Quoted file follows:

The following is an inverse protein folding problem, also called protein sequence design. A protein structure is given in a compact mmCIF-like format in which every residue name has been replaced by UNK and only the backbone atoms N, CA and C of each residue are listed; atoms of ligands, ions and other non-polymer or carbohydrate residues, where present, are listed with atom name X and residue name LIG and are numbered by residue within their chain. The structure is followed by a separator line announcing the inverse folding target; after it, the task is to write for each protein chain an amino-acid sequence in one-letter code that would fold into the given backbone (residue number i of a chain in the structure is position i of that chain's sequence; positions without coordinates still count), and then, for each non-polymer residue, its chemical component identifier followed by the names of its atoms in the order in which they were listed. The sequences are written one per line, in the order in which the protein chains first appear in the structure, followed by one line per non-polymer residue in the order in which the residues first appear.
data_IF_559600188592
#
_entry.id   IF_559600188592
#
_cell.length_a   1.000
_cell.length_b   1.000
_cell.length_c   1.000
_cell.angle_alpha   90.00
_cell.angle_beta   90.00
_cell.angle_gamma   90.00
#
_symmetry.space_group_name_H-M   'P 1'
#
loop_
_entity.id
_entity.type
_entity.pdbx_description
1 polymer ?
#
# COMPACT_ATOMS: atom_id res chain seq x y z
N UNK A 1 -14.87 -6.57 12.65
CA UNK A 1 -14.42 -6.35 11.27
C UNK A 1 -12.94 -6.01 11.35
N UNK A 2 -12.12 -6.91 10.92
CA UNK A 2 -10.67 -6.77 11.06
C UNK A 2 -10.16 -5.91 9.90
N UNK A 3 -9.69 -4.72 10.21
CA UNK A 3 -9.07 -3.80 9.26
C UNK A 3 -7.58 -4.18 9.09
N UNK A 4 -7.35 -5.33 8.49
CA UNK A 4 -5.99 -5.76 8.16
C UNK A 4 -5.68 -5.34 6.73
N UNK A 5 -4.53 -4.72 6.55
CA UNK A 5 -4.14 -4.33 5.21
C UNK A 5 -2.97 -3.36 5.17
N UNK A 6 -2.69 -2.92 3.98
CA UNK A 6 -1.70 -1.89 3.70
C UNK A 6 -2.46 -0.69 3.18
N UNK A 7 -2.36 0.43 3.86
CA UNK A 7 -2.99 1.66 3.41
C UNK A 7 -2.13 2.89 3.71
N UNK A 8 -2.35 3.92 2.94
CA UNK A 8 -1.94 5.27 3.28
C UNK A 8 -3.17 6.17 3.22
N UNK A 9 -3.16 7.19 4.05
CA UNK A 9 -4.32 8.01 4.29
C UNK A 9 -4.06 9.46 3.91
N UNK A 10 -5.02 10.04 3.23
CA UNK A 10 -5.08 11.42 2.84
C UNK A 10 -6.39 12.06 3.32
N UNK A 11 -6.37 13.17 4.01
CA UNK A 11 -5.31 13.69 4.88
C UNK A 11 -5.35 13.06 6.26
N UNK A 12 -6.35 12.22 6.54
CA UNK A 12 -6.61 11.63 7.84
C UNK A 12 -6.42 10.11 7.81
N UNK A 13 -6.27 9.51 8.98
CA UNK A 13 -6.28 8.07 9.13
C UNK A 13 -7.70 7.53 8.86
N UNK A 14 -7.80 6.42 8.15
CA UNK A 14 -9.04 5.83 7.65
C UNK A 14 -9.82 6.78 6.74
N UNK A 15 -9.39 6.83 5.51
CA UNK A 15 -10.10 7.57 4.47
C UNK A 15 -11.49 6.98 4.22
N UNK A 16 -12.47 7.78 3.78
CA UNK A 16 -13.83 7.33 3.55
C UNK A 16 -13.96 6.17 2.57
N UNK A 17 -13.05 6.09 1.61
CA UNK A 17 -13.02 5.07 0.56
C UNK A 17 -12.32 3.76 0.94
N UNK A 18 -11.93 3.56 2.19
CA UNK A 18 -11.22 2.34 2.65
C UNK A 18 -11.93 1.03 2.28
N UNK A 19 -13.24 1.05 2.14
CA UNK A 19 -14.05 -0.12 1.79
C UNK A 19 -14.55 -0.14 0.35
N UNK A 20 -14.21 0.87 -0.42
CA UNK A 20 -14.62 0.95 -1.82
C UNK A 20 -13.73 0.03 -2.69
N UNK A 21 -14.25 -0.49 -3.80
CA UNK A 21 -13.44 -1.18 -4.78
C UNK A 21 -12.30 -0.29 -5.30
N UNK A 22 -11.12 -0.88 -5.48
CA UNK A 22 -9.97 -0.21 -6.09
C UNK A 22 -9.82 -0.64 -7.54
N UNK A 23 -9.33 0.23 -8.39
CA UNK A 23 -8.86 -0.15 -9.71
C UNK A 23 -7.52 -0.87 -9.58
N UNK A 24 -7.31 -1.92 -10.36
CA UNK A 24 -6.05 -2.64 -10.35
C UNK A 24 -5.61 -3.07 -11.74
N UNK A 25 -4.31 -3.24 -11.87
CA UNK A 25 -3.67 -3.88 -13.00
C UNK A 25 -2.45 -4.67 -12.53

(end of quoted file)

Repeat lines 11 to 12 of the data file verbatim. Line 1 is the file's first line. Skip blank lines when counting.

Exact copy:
_cell.angle_gamma   90.00
#